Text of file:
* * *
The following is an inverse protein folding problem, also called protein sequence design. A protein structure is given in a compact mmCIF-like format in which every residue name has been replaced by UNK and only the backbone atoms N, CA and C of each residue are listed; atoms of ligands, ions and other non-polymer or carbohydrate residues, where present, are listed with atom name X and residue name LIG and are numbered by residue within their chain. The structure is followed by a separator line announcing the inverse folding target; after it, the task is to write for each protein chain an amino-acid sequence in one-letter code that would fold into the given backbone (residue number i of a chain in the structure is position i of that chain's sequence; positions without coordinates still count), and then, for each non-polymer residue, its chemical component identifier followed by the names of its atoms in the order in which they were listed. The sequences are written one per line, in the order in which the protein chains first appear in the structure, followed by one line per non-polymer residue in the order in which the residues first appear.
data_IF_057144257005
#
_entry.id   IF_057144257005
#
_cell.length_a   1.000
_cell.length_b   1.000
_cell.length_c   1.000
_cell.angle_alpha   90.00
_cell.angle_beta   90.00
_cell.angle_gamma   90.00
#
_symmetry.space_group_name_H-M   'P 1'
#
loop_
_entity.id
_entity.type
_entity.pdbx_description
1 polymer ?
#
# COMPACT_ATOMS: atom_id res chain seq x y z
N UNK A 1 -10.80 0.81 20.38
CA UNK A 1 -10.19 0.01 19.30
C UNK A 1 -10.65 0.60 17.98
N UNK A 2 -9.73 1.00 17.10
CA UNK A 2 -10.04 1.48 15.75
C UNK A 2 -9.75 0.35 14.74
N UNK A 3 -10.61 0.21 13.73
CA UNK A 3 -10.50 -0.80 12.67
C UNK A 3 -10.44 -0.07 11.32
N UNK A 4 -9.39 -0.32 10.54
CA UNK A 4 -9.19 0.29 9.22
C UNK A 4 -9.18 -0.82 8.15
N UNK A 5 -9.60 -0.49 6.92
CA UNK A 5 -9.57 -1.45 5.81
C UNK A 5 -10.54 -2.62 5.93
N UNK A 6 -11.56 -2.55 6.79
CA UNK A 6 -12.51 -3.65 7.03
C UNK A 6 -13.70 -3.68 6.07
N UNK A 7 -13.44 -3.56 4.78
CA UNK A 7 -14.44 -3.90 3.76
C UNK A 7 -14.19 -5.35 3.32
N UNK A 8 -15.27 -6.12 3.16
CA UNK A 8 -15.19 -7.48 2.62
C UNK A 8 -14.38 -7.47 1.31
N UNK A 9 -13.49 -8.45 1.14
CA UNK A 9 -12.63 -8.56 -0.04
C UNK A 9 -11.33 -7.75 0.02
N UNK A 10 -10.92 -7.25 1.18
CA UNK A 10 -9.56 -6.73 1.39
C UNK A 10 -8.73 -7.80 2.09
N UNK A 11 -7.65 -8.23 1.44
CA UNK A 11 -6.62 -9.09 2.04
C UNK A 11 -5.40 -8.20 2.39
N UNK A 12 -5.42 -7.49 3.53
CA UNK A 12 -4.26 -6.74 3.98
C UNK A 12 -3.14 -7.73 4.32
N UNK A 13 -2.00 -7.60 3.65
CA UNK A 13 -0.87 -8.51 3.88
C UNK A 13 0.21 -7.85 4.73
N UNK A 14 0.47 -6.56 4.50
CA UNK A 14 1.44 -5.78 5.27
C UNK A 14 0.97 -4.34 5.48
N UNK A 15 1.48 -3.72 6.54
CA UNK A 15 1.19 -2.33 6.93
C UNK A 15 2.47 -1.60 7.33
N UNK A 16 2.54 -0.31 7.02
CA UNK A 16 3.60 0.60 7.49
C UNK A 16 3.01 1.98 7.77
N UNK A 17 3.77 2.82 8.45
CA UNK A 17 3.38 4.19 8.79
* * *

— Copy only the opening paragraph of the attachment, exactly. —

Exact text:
The following is an inverse protein folding problem, also called protein sequence design. A protein structure is given in a compact mmCIF-like format in which every residue name has been replaced by UNK and only the backbone atoms N, CA and C of each residue are listed; atoms of ligands, ions and other non-polymer or carbohydrate residues, where present, are listed with atom name X and residue name LIG and are numbered by residue within their chain. The structure is followed by a separator line announcing the inverse folding target; after it, the task is to write for each protein chain an amino-acid sequence in one-letter code that would fold into the given backbone (residue number i of a chain in the structure is position i of that chain's sequence; positions without coordinates still count), and then, for each non-polymer residue, its chemical component identifier followed by the names of its atoms in the order in which they were listed. The sequences are written one per line, in the order in which the protein chains first appear in the structure, followed by one line per non-polymer residue in the order in which the residues first appear.